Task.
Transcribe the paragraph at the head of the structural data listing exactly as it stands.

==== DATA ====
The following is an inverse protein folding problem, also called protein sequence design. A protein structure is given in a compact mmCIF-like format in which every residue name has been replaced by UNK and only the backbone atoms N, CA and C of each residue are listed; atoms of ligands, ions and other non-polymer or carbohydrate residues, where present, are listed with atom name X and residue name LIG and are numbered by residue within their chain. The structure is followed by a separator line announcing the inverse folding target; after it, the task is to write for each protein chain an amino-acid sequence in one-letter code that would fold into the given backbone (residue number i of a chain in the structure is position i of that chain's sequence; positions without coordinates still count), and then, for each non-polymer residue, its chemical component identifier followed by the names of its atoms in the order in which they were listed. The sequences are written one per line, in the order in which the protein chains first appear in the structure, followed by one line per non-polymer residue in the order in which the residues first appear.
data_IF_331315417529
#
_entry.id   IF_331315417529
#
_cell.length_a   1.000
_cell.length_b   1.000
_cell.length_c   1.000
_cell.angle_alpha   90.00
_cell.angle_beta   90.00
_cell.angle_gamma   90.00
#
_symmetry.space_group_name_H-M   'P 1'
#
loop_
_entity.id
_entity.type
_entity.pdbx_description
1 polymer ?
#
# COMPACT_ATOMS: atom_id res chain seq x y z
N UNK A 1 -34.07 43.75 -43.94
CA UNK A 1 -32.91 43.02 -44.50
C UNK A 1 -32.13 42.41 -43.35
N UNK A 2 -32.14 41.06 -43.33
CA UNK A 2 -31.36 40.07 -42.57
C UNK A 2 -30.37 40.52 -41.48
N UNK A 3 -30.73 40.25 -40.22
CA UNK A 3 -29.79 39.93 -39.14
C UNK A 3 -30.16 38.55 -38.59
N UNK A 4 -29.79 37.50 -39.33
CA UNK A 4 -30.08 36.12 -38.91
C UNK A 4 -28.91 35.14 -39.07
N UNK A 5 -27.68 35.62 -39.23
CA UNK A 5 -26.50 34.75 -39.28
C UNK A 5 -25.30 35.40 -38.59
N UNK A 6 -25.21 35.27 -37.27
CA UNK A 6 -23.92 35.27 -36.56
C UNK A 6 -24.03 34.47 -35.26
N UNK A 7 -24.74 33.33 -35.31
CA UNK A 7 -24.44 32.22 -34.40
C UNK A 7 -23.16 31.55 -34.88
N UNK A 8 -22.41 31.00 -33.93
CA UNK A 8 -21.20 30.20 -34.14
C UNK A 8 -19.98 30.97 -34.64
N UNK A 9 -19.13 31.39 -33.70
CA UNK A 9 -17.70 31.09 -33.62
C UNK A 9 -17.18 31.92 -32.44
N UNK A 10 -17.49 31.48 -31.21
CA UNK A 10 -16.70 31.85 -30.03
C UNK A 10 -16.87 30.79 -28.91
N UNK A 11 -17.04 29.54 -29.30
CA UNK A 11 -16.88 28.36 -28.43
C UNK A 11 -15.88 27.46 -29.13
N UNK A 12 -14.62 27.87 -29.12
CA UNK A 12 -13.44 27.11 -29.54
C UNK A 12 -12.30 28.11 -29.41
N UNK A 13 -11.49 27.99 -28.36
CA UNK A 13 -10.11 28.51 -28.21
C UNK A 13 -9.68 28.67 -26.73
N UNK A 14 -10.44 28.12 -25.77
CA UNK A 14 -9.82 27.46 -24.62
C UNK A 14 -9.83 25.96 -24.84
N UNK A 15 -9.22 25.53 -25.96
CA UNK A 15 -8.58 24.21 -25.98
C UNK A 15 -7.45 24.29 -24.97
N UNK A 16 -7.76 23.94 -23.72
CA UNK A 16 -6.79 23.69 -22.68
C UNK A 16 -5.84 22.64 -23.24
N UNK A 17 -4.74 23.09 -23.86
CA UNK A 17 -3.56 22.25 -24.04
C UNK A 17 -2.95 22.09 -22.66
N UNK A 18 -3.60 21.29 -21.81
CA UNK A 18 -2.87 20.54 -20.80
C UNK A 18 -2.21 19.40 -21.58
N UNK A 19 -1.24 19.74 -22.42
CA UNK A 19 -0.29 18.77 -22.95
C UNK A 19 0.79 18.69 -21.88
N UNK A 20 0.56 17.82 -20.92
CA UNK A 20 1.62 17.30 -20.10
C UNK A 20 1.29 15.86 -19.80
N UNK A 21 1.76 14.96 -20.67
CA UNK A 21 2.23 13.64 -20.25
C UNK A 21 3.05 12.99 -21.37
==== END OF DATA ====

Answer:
The following is an inverse protein folding problem, also called protein sequence design. A protein structure is given in a compact mmCIF-like format in which every residue name has been replaced by UNK and only the backbone atoms N, CA and C of each residue are listed; atoms of ligands, ions and other non-polymer or carbohydrate residues, where present, are listed with atom name X and residue name LIG and are numbered by residue within their chain. The structure is followed by a separator line announcing the inverse folding target; after it, the task is to write for each protein chain an amino-acid sequence in one-letter code that would fold into the given backbone (residue number i of a chain in the structure is position i of that chain's sequence; positions without coordinates still count), and then, for each non-polymer residue, its chemical component identifier followed by the names of its atoms in the order in which they were listed. The sequences are written one per line, in the order in which the protein chains first appear in the structure, followed by one line per non-polymer residue in the order in which the residues first appear.